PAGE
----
The future of Golden’s historic Astor House appears ready to be decided as the Golden city council has indicated that it is close to finalizing a lease of the house to the Foothills Art Center, and …
This item is available in full to subscribers.
If you're a print subscriber, but do not yet have an online account, click here to create one.
Click here to see your options for becoming a subscriber.
If you made a voluntary contribution in 2019-2020, but do not yet have an online account, click here to create one at no additional charge. VIP Digital Access includes access to all websites and online content.
The future of Golden’s historic Astor House appears ready to be decided as the Golden city council has indicated that it is close to finalizing a lease of the house to the Foothills Art Center, and will likely do so in January.
On Dec. 10, the city council discussed the details of a document that would lease the house to the Foothills Art Center for a period of 30 years. Approval of that lease was recommended by Golden Economic Community and Economic Development Director Steve Glueck, who the council charged with leading the process of finding a tenant for the house that would utilize the house to benefit the community.
That process began in July after the city received two unsolicited proposals for use of the house, which has sat empty for eight years. Foothills Art Center’s proposal called for the structure to be turned into a flexible gallery and gathering space while the Golden Civic Foundation proposed to turn it into a flexible space that could include office space and other resources for Golden nonprofit organizations.
After a process in which the city asked for, but did not receive, other proposals, the city council reviewed the two proposals that were received and ultimately directed city staff to move forward with coming to terms on a lease with the Foothills Art Center.
Under the lease, to begin in 2021 and run for 30 years, the Foothills Art Center would have the rest of 2021 to make plans for how it will convert the house into the arts facility. Those changes would be reviewed by both the city council and historical commission, which will have the discretion to approve or deny all proposed alterations to the house.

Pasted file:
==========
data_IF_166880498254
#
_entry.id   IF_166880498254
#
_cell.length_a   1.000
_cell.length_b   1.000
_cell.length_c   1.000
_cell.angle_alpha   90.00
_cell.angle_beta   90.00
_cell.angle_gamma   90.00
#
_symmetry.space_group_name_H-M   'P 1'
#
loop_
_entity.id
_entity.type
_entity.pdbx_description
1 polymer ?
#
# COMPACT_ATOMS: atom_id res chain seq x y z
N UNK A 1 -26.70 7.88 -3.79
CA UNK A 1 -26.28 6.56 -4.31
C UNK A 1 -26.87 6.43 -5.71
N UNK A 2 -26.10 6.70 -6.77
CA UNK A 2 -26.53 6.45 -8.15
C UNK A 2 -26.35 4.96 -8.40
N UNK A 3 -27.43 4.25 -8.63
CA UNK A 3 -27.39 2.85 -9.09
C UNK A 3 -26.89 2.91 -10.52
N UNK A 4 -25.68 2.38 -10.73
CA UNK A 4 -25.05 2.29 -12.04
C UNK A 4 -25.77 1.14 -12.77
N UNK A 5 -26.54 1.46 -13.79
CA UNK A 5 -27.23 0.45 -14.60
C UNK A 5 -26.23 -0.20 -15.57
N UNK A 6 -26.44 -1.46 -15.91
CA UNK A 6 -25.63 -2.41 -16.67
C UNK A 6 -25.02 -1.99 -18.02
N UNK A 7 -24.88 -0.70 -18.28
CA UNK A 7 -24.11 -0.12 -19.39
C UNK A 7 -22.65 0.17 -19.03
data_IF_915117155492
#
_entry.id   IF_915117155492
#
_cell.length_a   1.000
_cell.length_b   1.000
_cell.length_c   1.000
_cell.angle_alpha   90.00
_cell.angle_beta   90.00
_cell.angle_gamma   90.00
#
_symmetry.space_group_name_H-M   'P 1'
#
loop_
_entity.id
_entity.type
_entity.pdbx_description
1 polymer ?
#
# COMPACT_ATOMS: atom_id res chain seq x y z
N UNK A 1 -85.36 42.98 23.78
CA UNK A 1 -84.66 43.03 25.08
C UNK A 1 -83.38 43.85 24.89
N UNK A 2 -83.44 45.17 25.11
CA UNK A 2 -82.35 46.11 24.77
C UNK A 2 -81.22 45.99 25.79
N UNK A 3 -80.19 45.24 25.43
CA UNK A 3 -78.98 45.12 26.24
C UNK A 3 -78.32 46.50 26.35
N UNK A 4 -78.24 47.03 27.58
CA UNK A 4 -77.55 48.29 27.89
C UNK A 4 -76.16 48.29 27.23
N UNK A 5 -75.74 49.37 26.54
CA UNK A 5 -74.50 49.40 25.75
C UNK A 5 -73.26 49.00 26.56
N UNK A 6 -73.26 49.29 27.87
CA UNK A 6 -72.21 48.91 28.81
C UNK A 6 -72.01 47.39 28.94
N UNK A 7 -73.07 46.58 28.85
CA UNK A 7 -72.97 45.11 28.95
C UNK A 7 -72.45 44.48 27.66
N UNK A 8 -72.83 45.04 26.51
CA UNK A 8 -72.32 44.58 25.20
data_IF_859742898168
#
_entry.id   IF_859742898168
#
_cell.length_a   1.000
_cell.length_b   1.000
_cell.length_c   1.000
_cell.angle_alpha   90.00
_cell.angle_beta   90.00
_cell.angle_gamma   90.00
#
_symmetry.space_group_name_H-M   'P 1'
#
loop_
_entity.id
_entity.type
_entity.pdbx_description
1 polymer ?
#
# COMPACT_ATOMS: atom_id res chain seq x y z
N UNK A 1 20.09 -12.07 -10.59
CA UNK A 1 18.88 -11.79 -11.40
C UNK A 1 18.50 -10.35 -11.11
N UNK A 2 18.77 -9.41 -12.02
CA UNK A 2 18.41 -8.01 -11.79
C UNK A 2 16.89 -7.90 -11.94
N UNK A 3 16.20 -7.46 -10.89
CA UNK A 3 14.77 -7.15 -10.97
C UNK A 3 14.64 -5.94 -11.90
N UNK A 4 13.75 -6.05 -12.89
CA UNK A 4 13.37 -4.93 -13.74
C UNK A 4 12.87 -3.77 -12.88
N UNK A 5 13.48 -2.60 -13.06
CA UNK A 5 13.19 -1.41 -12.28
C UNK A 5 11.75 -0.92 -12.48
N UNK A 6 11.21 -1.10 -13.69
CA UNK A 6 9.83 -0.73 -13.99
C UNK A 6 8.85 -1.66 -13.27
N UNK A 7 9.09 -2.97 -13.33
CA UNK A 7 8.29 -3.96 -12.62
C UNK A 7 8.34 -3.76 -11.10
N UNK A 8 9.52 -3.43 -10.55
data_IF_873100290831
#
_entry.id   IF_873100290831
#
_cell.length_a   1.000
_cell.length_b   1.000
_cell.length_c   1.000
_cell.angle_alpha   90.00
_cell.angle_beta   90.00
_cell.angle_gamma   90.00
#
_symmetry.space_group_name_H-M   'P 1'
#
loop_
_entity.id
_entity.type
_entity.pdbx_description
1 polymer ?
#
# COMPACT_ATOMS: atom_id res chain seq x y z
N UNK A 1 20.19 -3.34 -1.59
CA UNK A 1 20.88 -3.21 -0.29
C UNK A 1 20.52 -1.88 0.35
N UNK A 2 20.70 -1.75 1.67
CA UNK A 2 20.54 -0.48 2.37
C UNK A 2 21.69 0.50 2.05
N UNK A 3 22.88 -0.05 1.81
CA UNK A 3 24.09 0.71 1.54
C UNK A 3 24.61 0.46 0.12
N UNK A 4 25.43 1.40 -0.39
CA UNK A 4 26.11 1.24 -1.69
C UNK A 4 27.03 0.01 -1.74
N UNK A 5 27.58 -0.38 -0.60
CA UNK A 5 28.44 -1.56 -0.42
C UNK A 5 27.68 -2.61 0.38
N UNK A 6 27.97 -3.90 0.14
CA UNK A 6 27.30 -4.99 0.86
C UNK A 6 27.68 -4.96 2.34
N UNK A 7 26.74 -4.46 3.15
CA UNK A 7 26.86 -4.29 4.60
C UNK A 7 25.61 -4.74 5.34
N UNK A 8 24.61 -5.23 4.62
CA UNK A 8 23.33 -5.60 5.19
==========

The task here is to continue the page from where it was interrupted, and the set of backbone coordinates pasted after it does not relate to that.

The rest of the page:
According to the proposed lease, all improvements to the structure must comply with historic preservation standards outlined by the US Department of the Interior.
The proposed lease also outlines several deadlines that the Foothills Art Center will be expected to meet during 2021 in order for the project to continue. Construction will then be expected to start and finish during 2021.
“During the first year either side can terminate the lease with very little notice,” said Glueck. Once they start construction, the lease is more firm.”
Glueck said the lease would likely only be terminated by Foothills Art Center if it was having trouble meeting the milestones in the lease or securing funds to pay the improvements. The art center must secure 75% of the funding it will need, before starting improvement work.
The rent will be $150 in the second year of the lease and $1 a year afterward with no payments due in the first year. The city had sought an agreement that would allow the house to be leased out for a community purpose while the city kept ownership.
In addition to the lease, the city is also requiring that Foothills Art Center’s director sign a “right of first refusal” document, which would require that Foothills Art Center offer the city the same price and terms it would offer any other buyer in the event it wants to sell its existing historic properties at 822 15th Street Foothill’s current art gallery space) and 1510 Washington Avenue, a property known as the Unger House that is currently being leased to the Sherpa House.
Foothills Art Center has indicated that it plans to keep using its current gallery and sell the Unger House to Sherpa House, which plans to retain the historic structure.
“I love the idea of a right of first refusal,” said Councilman Rob Reed, who suggested the proposed agreement be change so that the right of first refusal is in place for the entire duration of the lease, rather than the 20 years currently in the document.
That change is one of a handful “nitpicky changes” the council agreed to make to the lease at Reed’s request before the council is set to approve it, on Jan. 12.
Other items that may interest you
We have noticed you are using an ad blocking plugin in your browser.
The revenue we receive from our advertisers helps make this site possible. We request you whitelist our site.